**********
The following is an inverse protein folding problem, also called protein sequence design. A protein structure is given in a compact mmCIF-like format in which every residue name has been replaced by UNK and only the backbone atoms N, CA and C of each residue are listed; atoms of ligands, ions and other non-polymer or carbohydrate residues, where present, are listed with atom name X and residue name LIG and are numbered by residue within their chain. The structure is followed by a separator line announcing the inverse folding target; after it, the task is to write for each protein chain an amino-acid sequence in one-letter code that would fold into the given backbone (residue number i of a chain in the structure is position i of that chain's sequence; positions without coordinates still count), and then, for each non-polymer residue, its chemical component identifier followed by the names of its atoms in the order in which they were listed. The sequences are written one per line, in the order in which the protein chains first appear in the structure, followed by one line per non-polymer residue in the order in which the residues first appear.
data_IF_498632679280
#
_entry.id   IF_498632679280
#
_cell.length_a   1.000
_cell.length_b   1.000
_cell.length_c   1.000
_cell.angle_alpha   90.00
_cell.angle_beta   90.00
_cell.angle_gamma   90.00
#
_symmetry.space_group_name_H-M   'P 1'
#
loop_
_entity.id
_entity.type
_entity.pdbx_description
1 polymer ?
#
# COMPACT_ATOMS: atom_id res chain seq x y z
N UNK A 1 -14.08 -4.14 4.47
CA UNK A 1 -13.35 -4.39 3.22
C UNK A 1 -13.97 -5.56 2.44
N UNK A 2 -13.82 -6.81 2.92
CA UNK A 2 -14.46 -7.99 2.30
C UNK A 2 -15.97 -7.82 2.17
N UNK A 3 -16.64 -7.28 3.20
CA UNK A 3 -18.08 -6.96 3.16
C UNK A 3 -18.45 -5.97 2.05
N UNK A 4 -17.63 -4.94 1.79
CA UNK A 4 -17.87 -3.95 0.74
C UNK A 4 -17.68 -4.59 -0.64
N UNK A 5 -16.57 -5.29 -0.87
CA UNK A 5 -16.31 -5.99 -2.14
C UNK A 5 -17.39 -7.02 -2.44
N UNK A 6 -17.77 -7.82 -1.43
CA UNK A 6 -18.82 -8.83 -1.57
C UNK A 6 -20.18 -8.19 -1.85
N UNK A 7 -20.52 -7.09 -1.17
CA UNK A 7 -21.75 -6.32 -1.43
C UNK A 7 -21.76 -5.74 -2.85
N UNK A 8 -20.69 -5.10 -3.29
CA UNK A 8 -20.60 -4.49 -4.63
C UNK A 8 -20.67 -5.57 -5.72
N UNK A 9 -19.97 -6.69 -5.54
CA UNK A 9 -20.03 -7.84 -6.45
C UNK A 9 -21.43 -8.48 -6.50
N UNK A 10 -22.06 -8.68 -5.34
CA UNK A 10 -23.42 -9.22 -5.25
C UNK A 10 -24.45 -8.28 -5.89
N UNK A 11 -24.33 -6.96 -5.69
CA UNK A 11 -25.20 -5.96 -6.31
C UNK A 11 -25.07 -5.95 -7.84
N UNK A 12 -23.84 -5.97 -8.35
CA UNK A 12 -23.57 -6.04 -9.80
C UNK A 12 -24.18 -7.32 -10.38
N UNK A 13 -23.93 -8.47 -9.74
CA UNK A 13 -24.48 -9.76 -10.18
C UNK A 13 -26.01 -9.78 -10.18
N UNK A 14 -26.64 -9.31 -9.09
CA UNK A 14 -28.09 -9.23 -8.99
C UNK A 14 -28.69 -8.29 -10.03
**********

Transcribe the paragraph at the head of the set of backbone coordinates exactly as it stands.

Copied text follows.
The following is an inverse protein folding problem, also called protein sequence design. A protein structure is given in a compact mmCIF-like format in which every residue name has been replaced by UNK and only the backbone atoms N, CA and C of each residue are listed; atoms of ligands, ions and other non-polymer or carbohydrate residues, where present, are listed with atom name X and residue name LIG and are numbered by residue within their chain. The structure is followed by a separator line announcing the inverse folding target; after it, the task is to write for each protein chain an amino-acid sequence in one-letter code that would fold into the given backbone (residue number i of a chain in the structure is position i of that chain's sequence; positions without coordinates still count), and then, for each non-polymer residue, its chemical component identifier followed by the names of its atoms in the order in which they were listed. The sequences are written one per line, in the order in which the protein chains first appear in the structure, followed by one line per non-polymer residue in the order in which the residues first appear.